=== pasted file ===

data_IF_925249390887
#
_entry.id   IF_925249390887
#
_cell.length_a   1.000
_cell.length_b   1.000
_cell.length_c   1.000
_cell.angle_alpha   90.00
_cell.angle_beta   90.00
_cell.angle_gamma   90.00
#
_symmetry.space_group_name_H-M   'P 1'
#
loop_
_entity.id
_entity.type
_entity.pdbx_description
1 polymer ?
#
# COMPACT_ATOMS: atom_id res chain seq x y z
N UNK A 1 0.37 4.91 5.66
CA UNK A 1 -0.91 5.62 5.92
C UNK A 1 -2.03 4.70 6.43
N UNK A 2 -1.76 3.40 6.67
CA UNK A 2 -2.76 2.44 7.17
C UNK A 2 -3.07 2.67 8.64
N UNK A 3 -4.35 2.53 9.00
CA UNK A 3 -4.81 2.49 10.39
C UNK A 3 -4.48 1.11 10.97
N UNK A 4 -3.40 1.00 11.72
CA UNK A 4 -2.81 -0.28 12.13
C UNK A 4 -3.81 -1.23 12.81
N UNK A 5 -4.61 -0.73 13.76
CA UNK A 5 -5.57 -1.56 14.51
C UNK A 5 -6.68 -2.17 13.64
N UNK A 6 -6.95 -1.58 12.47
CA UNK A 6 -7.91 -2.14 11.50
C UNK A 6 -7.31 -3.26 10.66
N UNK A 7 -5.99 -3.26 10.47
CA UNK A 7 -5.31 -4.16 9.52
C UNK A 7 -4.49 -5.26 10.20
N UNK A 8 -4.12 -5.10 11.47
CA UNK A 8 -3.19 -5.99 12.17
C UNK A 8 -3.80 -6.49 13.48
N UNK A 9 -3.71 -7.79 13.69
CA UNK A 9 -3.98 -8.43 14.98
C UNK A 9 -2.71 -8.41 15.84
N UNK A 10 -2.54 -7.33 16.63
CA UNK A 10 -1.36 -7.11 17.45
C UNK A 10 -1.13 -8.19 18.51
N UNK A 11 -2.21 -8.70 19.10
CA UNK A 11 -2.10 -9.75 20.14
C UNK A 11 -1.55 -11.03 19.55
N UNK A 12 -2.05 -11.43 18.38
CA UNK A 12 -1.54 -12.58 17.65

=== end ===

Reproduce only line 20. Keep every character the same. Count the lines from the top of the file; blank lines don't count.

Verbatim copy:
# COMPACT_ATOMS: atom_id res chain seq x y z